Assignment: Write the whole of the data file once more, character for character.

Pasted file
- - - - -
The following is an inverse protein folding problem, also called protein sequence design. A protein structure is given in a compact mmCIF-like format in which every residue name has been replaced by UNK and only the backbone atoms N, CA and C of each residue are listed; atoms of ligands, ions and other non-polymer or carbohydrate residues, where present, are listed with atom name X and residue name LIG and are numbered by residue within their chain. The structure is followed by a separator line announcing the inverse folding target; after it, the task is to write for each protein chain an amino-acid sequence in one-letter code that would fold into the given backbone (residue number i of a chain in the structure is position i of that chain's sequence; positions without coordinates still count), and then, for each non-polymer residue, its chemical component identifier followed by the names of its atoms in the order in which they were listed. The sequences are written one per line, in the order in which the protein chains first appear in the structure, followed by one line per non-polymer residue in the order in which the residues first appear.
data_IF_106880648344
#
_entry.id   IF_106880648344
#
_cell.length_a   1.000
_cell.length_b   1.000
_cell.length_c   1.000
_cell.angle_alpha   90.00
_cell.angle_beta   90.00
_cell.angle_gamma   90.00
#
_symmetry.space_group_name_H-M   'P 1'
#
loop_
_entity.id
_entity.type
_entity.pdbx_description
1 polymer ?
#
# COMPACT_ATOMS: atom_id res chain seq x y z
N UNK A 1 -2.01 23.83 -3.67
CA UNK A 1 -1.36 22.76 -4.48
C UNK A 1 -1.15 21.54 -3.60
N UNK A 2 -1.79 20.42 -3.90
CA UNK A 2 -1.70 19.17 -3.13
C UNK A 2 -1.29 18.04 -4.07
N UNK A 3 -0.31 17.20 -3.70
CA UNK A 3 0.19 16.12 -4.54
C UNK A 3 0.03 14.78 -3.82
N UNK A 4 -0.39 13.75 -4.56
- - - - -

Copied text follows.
The following is an inverse protein folding problem, also called protein sequence design. A protein structure is given in a compact mmCIF-like format in which every residue name has been replaced by UNK and only the backbone atoms N, CA and C of each residue are listed; atoms of ligands, ions and other non-polymer or carbohydrate residues, where present, are listed with atom name X and residue name LIG and are numbered by residue within their chain. The structure is followed by a separator line announcing the inverse folding target; after it, the task is to write for each protein chain an amino-acid sequence in one-letter code that would fold into the given backbone (residue number i of a chain in the structure is position i of that chain's sequence; positions without coordinates still count), and then, for each non-polymer residue, its chemical component identifier followed by the names of its atoms in the order in which they were listed. The sequences are written one per line, in the order in which the protein chains first appear in the structure, followed by one line per non-polymer residue in the order in which the residues first appear.
data_IF_106880648344
#
_entry.id   IF_106880648344
#
_cell.length_a   1.000
_cell.length_b   1.000
_cell.length_c   1.000
_cell.angle_alpha   90.00
_cell.angle_beta   90.00
_cell.angle_gamma   90.00
#
_symmetry.space_group_name_H-M   'P 1'
#
loop_
_entity.id
_entity.type
_entity.pdbx_description
1 polymer ?
#
# COMPACT_ATOMS: atom_id res chain seq x y z
N UNK A 1 -2.01 23.83 -3.67
CA UNK A 1 -1.36 22.76 -4.48
C UNK A 1 -1.15 21.54 -3.60
N UNK A 2 -1.79 20.42 -3.90
CA UNK A 2 -1.70 19.17 -3.13
C UNK A 2 -1.29 18.04 -4.07
N UNK A 3 -0.31 17.20 -3.70
CA UNK A 3 0.19 16.12 -4.54
C UNK A 3 0.03 14.78 -3.82
N UNK A 4 -0.39 13.75 -4.56